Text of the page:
Cleveland Stadium, commonly known as Municipal Stadium or Lakefront Stadium, was a multi-purpose stadium located in Cleveland, Ohio. It was one of the early multi-purpose stadiums, built to accommodate both baseball and football. The stadium opened in 1931 and is best known as the long-time home of the Cleveland Indians of Major League Baseball, from 1932 to 1993 (including 1932-1946 when games were split between League Park and Cleveland Stadium), and the Cleveland Browns of the National Football League (NFL), from 1946 to 1995, in addition to hosting other teams, other sports, and concerts. The stadium was a four-time host of the Major League Baseball All-Star Game, one of the host venues of the 1948 and 1954 World Series, and the site of the original Dawg Pound, Red Right 88, and The Drive.
Through most of its tenure as a baseball facility, the stadium was the largest in Major League Baseball by seating capacity, seating over 78,000 initially and over 74,000 in its final years. It was superseded only by the Los Angeles Memorial Coliseum from 1958 to 1961, while it was the temporary home of the Los Angeles Dodgers, and by Mile High Stadium in 1993, the temporary home of the expansion Colorado Rockies. For football, the stadium seated approximately 80,000 people, ranking as one of the larger seating capacities in the NFL.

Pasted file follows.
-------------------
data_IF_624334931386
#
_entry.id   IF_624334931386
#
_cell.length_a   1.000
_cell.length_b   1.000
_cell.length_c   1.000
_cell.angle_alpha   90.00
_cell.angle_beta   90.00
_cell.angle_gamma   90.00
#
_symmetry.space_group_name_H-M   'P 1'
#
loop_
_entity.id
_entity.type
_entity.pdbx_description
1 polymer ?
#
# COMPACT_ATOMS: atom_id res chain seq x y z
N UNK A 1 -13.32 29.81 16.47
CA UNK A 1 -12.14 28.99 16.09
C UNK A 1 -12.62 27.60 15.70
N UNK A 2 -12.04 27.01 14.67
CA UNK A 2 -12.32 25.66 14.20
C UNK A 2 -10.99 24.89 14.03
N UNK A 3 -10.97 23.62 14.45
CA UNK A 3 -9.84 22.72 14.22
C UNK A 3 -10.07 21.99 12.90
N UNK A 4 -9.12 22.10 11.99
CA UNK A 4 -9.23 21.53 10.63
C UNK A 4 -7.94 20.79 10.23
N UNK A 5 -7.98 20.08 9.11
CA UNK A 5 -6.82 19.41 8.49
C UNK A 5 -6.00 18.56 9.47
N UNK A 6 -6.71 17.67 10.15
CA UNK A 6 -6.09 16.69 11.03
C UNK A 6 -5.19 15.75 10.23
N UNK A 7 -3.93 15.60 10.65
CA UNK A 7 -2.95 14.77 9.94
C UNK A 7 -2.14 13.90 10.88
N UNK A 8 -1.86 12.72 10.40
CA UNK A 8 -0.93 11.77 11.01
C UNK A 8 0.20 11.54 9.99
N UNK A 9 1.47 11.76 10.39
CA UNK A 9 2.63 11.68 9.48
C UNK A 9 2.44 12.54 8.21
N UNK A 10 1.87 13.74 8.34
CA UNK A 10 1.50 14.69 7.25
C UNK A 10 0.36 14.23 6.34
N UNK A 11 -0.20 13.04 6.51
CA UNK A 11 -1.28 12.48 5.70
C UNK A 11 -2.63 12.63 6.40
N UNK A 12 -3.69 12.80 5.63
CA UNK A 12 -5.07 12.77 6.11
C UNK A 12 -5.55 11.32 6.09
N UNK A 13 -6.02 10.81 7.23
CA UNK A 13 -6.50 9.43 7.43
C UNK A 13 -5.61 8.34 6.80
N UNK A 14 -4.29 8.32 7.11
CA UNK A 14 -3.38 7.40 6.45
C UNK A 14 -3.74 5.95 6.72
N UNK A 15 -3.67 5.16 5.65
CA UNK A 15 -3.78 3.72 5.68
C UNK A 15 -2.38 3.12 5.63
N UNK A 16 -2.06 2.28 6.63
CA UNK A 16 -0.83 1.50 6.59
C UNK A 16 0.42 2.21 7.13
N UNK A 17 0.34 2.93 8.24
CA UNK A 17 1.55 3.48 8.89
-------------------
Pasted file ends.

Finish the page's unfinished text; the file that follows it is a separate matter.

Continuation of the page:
Former Browns owner Art Modell took over control of the stadium from the city in the 1970s and while his organization made improvements to the facility, it continued to decline. The Indians played their final game at the stadium in October 1993 and moved to Jacobs Field (now Progressive Field) the following season. Although plans were announced to renovate the stadium for use by the Browns, in 1995 Modell announced his intentions to move the team to Baltimore citing the state of Cleveland Stadium as a major factor. The Browns played their final game at the stadium in December 1995, after which they were renamed the Baltimore Ravens. As part of an agreement between Modell, the city of Cleveland, and the NFL, the Browns were officially deactivated for three seasons and the city was required to construct a new stadium on the Cleveland Stadium site. Cleveland Stadium was demolished in 1996 to make way for FirstEnergy Stadium, which opened in 1999. Much of the debris from the demolition was placed in Lake Erie to create an artificial reef.